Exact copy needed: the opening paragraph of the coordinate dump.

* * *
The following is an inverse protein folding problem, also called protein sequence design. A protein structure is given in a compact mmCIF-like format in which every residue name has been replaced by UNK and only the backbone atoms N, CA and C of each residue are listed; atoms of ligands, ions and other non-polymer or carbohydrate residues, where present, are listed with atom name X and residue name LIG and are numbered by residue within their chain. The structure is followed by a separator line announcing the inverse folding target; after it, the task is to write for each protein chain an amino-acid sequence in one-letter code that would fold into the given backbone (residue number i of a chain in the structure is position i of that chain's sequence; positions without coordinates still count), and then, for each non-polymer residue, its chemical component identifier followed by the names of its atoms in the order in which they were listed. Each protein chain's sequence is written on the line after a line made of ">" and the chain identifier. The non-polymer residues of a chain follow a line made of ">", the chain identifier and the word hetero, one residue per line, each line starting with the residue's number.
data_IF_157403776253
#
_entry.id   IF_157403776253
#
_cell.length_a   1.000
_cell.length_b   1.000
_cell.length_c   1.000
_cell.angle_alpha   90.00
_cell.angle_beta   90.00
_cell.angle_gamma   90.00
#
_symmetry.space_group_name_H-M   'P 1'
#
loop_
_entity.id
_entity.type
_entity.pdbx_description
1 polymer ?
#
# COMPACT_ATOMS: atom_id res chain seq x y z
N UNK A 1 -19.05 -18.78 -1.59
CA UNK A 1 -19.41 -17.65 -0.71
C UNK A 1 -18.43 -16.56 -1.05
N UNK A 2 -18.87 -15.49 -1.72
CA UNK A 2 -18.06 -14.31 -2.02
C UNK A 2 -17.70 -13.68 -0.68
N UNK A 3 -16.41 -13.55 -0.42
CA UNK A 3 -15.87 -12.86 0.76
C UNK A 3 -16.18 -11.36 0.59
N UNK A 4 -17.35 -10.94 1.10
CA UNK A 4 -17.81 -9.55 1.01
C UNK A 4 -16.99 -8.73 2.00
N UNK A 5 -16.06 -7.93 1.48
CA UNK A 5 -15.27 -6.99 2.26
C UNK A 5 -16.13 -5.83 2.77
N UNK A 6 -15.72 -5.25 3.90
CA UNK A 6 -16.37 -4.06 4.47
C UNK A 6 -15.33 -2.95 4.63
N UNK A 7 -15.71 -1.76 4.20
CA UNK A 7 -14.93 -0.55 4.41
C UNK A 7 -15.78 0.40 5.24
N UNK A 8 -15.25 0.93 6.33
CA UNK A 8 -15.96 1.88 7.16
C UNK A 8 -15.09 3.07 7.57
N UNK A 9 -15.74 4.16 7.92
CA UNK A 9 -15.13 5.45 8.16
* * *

The following is an inverse protein folding problem, also called protein sequence design. A protein structure is given in a compact mmCIF-like format in which every residue name has been replaced by UNK and only the backbone atoms N, CA and C of each residue are listed; atoms of ligands, ions and other non-polymer or carbohydrate residues, where present, are listed with atom name X and residue name LIG and are numbered by residue within their chain. The structure is followed by a separator line announcing the inverse folding target; after it, the task is to write for each protein chain an amino-acid sequence in one-letter code that would fold into the given backbone (residue number i of a chain in the structure is position i of that chain's sequence; positions without coordinates still count), and then, for each non-polymer residue, its chemical component identifier followed by the names of its atoms in the order in which they were listed. Each protein chain's sequence is written on the line after a line made of ">" and the chain identifier. The non-polymer residues of a chain follow a line made of ">", the chain identifier and the word hetero, one residue per line, each line starting with the residue's number.